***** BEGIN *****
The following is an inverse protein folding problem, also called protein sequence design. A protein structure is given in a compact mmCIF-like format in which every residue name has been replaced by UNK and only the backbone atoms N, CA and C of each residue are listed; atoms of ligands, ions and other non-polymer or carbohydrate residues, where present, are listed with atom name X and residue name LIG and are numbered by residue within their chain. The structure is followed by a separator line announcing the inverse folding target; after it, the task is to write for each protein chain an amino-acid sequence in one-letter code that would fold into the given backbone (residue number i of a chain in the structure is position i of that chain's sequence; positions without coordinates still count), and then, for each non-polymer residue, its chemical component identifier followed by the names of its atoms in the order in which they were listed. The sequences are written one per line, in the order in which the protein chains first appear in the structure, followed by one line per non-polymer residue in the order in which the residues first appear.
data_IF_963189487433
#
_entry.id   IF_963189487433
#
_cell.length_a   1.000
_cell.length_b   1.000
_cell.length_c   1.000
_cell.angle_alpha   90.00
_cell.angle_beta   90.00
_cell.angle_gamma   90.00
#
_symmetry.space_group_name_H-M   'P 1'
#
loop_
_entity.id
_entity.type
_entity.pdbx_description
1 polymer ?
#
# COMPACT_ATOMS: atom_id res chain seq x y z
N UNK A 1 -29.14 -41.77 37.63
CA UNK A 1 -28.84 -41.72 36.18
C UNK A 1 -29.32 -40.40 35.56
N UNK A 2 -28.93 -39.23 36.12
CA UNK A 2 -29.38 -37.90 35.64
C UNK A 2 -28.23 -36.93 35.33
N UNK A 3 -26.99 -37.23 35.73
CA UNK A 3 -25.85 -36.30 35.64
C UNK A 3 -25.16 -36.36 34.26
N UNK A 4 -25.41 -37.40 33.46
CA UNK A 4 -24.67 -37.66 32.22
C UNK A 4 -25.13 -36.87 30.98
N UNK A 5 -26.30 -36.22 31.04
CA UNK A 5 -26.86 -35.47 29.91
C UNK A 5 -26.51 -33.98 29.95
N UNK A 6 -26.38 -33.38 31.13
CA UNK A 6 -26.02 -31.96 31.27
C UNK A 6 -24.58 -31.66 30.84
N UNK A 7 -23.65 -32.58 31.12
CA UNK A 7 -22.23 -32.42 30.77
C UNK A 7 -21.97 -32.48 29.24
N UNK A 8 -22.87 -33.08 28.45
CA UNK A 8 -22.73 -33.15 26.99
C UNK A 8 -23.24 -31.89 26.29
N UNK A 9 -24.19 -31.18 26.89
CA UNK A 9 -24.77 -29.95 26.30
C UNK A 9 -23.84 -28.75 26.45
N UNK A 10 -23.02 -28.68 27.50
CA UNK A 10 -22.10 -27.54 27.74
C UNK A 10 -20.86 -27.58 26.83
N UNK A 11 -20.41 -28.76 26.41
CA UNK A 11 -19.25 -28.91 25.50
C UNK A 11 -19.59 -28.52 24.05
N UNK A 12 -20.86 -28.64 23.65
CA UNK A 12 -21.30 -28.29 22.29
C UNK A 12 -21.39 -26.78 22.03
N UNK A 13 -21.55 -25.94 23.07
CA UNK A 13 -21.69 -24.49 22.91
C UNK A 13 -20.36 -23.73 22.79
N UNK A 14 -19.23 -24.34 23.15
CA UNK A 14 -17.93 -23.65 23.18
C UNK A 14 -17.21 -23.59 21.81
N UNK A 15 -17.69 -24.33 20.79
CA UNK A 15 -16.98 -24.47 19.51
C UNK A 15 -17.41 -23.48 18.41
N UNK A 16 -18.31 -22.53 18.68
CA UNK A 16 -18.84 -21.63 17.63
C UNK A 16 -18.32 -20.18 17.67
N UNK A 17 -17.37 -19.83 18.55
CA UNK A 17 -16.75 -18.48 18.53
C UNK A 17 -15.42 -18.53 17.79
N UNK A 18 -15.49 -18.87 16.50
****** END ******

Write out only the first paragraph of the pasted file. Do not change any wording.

The following is an inverse protein folding problem, also called protein sequence design. A protein structure is given in a compact mmCIF-like format in which every residue name has been replaced by UNK and only the backbone atoms N, CA and C of each residue are listed; atoms of ligands, ions and other non-polymer or carbohydrate residues, where present, are listed with atom name X and residue name LIG and are numbered by residue within their chain. The structure is followed by a separator line announcing the inverse folding target; after it, the task is to write for each protein chain an amino-acid sequence in one-letter code that would fold into the given backbone (residue number i of a chain in the structure is position i of that chain's sequence; positions without coordinates still count), and then, for each non-polymer residue, its chemical component identifier followed by the names of its atoms in the order in which they were listed. The sequences are written one per line, in the order in which the protein chains first appear in the structure, followed by one line per non-polymer residue in the order in which the residues first appear.